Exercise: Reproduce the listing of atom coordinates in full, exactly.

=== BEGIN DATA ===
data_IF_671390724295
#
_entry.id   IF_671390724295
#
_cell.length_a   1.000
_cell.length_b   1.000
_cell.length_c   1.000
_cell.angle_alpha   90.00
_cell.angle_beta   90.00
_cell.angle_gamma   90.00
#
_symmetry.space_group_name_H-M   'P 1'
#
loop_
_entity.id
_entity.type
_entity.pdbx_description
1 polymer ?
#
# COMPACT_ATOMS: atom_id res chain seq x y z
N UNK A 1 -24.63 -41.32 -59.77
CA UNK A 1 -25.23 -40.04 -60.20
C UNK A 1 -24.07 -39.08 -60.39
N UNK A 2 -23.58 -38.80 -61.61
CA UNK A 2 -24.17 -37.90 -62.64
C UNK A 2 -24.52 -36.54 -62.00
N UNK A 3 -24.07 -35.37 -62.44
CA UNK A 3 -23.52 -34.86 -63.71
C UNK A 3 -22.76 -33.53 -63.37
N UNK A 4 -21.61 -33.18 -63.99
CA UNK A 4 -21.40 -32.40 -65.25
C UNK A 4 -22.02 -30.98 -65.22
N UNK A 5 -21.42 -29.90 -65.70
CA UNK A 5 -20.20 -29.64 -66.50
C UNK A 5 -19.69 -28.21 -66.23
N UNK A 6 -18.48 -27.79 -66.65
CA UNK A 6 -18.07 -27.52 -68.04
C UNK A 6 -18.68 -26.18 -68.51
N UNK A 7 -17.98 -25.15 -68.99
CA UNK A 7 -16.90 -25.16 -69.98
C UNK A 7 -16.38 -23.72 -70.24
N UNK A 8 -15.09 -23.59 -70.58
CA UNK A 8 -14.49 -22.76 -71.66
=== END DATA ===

data_IF_671390724295
#
_entry.id   IF_671390724295
#
_cell.length_a   1.000
_cell.length_b   1.000
_cell.length_c   1.000
_cell.angle_alpha   90.00
_cell.angle_beta   90.00
_cell.angle_gamma   90.00
#
_symmetry.space_group_name_H-M   'P 1'
#
loop_
_entity.id
_entity.type
_entity.pdbx_description
1 polymer ?
#
# COMPACT_ATOMS: atom_id res chain seq x y z
N UNK A 1 -24.63 -41.32 -59.77
CA UNK A 1 -25.23 -40.04 -60.20
C UNK A 1 -24.07 -39.08 -60.39
N UNK A 2 -23.58 -38.80 -61.61
CA UNK A 2 -24.17 -37.90 -62.64
C UNK A 2 -24.52 -36.54 -62.00
N UNK A 3 -24.07 -35.37 -62.44
CA UNK A 3 -23.52 -34.86 -63.71
C UNK A 3 -22.76 -33.53 -63.37
N UNK A 4 -21.61 -33.18 -63.99
CA UNK A 4 -21.40 -32.40 -65.25
C UNK A 4 -22.02 -30.98 -65.22
N UNK A 5 -21.42 -29.90 -65.70
CA UNK A 5 -20.20 -29.64 -66.50
C UNK A 5 -19.69 -28.21 -66.23
N UNK A 6 -18.48 -27.79 -66.65
CA UNK A 6 -18.07 -27.52 -68.04
C UNK A 6 -18.68 -26.18 -68.51
N UNK A 7 -17.98 -25.15 -68.99
CA UNK A 7 -16.90 -25.16 -69.98
C UNK A 7 -16.38 -23.72 -70.24
N UNK A 8 -15.09 -23.59 -70.58
CA UNK A 8 -14.49 -22.76 -71.66